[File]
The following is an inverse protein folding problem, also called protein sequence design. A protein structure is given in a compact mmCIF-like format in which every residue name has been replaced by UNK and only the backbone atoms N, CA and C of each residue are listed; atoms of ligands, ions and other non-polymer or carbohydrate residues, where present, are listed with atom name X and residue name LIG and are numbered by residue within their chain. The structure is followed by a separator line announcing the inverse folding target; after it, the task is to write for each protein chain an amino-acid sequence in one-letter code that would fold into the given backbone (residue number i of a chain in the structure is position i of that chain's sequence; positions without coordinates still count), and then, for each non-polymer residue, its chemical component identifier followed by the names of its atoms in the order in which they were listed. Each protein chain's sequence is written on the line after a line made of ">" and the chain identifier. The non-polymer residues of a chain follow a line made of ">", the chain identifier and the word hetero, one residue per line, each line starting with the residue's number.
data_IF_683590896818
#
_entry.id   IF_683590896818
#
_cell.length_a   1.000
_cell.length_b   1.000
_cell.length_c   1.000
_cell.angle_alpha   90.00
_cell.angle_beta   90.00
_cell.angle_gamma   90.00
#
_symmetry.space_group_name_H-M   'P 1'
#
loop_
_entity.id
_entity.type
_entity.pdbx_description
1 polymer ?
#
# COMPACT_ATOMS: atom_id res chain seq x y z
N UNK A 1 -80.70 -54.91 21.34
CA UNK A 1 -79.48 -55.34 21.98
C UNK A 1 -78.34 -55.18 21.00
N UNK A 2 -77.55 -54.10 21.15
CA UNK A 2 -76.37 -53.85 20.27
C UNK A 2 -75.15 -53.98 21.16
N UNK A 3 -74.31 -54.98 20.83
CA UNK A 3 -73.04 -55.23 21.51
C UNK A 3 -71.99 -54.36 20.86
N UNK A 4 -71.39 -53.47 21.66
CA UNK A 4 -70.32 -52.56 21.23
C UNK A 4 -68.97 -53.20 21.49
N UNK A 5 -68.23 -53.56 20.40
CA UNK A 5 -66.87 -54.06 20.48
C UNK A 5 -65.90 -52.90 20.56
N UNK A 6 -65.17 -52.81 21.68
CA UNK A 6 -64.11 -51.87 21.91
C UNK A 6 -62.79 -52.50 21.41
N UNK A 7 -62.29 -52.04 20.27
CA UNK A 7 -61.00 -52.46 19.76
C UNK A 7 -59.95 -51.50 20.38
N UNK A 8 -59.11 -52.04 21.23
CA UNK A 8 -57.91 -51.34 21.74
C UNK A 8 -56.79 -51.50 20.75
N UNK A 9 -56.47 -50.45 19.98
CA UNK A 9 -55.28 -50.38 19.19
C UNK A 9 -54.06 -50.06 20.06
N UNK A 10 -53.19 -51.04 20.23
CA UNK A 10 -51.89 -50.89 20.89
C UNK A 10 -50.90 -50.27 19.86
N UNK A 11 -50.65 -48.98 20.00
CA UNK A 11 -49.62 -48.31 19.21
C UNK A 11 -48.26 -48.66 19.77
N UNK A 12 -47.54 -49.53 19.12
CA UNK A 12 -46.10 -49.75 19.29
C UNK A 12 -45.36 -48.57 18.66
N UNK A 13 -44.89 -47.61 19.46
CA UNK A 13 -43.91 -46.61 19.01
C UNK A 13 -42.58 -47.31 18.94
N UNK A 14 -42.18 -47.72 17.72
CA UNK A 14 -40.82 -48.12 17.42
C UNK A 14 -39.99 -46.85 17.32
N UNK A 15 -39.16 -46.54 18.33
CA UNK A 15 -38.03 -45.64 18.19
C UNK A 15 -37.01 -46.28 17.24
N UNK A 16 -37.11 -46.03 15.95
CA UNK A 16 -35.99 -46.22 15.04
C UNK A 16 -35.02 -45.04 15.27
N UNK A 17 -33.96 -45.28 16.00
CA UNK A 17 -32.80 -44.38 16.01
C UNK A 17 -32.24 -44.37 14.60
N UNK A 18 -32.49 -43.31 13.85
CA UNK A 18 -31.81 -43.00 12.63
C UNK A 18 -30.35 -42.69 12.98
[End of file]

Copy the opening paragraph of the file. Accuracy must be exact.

The following is an inverse protein folding problem, also called protein sequence design. A protein structure is given in a compact mmCIF-like format in which every residue name has been replaced by UNK and only the backbone atoms N, CA and C of each residue are listed; atoms of ligands, ions and other non-polymer or carbohydrate residues, where present, are listed with atom name X and residue name LIG and are numbered by residue within their chain. The structure is followed by a separator line announcing the inverse folding target; after it, the task is to write for each protein chain an amino-acid sequence in one-letter code that would fold into the given backbone (residue number i of a chain in the structure is position i of that chain's sequence; positions without coordinates still count), and then, for each non-polymer residue, its chemical component identifier followed by the names of its atoms in the order in which they were listed. Each protein chain's sequence is written on the line after a line made of ">" and the chain identifier. The non-polymer residues of a chain follow a line made of ">", the chain identifier and the word hetero, one residue per line, each line starting with the residue's number.